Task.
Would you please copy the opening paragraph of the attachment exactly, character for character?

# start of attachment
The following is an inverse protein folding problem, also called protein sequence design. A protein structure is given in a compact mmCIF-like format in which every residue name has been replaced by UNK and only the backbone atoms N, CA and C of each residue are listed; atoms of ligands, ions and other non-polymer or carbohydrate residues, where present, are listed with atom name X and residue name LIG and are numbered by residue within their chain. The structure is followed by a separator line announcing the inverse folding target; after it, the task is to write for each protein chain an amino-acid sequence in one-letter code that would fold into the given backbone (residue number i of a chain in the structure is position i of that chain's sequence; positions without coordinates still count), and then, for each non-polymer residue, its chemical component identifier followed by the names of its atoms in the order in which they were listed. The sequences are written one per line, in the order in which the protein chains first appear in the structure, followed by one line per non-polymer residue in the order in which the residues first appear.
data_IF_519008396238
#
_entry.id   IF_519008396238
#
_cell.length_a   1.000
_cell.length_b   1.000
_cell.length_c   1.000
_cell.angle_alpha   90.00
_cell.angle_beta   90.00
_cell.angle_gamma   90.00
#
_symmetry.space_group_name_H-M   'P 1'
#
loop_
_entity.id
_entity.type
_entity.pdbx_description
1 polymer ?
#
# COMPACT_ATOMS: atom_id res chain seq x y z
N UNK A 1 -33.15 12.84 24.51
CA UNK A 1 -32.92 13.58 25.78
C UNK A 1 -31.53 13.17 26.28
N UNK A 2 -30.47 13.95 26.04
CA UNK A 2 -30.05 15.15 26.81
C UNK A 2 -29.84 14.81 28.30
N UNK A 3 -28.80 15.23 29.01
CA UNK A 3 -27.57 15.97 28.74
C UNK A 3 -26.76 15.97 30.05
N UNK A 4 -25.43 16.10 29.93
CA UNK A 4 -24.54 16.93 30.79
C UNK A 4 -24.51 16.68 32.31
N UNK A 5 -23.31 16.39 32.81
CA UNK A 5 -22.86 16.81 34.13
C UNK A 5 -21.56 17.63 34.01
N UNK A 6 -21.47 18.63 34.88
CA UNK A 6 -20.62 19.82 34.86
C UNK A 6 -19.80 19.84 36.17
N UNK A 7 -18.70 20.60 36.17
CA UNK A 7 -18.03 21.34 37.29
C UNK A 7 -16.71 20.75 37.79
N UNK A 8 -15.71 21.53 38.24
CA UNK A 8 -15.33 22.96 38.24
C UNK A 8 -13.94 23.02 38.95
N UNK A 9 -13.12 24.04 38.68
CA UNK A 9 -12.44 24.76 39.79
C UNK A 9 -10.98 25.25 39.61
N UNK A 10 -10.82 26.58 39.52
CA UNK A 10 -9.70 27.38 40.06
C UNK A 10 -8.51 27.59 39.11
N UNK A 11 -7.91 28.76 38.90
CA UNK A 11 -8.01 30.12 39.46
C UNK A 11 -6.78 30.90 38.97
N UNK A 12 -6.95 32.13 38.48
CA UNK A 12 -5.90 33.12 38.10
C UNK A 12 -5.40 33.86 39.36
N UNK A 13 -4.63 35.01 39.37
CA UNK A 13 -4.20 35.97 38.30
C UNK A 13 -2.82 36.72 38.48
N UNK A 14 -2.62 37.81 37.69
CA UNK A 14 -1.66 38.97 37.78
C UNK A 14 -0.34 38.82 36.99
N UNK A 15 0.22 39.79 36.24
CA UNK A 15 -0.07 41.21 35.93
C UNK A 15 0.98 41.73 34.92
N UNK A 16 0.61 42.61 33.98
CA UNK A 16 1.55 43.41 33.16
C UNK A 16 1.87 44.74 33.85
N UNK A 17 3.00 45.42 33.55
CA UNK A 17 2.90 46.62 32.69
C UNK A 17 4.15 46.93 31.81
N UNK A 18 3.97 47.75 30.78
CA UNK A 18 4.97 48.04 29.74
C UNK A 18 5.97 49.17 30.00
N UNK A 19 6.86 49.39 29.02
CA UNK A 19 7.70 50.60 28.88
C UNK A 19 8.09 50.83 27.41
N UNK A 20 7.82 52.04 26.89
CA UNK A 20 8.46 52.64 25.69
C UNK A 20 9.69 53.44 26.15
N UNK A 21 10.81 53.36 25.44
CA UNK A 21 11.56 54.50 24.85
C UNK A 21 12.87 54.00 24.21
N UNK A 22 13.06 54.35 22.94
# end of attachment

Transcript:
The following is an inverse protein folding problem, also called protein sequence design. A protein structure is given in a compact mmCIF-like format in which every residue name has been replaced by UNK and only the backbone atoms N, CA and C of each residue are listed; atoms of ligands, ions and other non-polymer or carbohydrate residues, where present, are listed with atom name X and residue name LIG and are numbered by residue within their chain. The structure is followed by a separator line announcing the inverse folding target; after it, the task is to write for each protein chain an amino-acid sequence in one-letter code that would fold into the given backbone (residue number i of a chain in the structure is position i of that chain's sequence; positions without coordinates still count), and then, for each non-polymer residue, its chemical component identifier followed by the names of its atoms in the order in which they were listed. The sequences are written one per line, in the order in which the protein chains first appear in the structure, followed by one line per non-polymer residue in the order in which the residues first appear.